After receiving flak across the country on making the national anthem mandatory in cinema halls, a bench of Supreme Court has signalled to make amendments in the status quo. The centre had pleaded the Apex Court to not mend the existing rule on national anthem which was enforced on 30th November 2016.
The bench of Chief Justice Dipak Misra, Justice A M Khanwilkar and D Y Chandrachud has hinted that the court might reconsider the existing order of playing the national anthem before the screening in the cinema halls and also asked the government to frame appropriate rules and regulations without making the national anthem mandatory.
“Why do we have to wear patriotism on our sleeves? People go to cinema for undiluted entertainment. Tomorrow someone may say people should not come in shorts and t-shirts in cinema halls as the national anthem is played there. Where then do we draw the line. Where (will) this moral policing would stop?” Justice Chandrachud said.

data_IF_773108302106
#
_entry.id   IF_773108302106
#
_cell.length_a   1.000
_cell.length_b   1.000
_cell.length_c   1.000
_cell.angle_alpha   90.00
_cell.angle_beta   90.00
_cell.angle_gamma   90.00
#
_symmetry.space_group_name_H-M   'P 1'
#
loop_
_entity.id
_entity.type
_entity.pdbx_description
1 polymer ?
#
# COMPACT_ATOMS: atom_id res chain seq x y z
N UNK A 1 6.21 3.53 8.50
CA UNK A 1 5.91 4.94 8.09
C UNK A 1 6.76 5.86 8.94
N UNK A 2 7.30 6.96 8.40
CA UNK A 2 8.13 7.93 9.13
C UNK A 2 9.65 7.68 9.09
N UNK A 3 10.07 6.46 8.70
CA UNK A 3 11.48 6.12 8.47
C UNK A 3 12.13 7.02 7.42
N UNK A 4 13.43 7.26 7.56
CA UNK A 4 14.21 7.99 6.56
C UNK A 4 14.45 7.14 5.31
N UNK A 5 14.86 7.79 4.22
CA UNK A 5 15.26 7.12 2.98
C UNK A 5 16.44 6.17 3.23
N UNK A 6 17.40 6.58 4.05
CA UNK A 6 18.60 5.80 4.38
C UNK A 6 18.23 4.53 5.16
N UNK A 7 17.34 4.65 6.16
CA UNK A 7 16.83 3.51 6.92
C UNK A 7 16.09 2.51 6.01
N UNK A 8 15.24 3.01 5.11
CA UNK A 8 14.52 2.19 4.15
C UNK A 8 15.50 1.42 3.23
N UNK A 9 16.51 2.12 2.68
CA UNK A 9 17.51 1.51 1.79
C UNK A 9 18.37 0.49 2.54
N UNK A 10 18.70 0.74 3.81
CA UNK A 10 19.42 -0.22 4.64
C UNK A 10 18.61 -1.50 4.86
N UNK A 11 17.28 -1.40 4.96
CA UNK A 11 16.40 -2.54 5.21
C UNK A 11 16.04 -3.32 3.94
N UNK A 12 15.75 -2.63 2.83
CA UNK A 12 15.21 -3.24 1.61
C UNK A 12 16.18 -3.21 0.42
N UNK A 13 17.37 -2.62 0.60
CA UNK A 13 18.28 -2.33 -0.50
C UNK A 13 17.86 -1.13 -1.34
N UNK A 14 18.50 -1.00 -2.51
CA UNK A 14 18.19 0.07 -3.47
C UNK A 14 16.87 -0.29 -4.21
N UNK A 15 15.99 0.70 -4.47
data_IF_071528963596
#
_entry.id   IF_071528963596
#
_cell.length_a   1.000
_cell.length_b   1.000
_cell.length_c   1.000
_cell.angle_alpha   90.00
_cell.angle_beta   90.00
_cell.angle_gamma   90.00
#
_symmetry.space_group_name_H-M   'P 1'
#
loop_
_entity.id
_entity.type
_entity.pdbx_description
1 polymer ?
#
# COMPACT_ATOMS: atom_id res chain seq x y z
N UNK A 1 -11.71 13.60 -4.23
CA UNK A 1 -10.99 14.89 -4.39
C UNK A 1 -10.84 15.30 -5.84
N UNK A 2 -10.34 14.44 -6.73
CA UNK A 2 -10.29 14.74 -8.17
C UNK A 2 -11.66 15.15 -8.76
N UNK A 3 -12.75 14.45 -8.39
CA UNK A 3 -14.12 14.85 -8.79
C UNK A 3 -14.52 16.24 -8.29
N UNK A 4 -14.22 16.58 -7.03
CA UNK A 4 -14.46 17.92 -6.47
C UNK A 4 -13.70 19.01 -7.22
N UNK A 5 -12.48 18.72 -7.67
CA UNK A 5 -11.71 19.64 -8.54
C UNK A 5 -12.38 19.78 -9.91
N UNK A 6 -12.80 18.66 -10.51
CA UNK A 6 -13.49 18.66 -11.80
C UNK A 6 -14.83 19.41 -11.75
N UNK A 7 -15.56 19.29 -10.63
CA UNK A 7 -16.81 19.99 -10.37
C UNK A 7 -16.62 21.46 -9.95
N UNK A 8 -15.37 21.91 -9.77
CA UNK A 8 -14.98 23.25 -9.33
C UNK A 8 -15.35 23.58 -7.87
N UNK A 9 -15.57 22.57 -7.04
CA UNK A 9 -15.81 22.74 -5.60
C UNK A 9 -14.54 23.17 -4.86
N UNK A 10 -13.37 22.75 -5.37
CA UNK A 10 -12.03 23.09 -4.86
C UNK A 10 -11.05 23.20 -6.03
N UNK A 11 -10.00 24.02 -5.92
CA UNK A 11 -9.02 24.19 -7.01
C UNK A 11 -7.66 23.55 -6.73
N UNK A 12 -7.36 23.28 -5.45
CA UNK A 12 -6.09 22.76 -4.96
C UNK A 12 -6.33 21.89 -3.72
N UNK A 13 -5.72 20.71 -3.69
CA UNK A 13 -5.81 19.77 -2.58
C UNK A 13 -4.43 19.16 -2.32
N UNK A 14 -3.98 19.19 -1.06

He reiterated that a movie hall is a place for entertainment and the government has the power to change the law as the issue falls under the executive. “Do not put the burden on the SC. Why don’t you (centre) do it?”
The bench also believed that not singing the national anthem in the theatres cannot be the hallmark of a citizen’s patriotism and one shouldn’t be judged on this ground which reflects moral policing. “It’s wrong to give anyone the badge of anti-national or ‘unpatriotic’ as he is unwilling to stand for the national anthem. Why do I need to stand for the national anthem to prove my patriotism or nationalism?”
The next hearing will be conducted on 9th January. The bench has directed the Attorney General KK Venugopal for a response on this matter by the centre.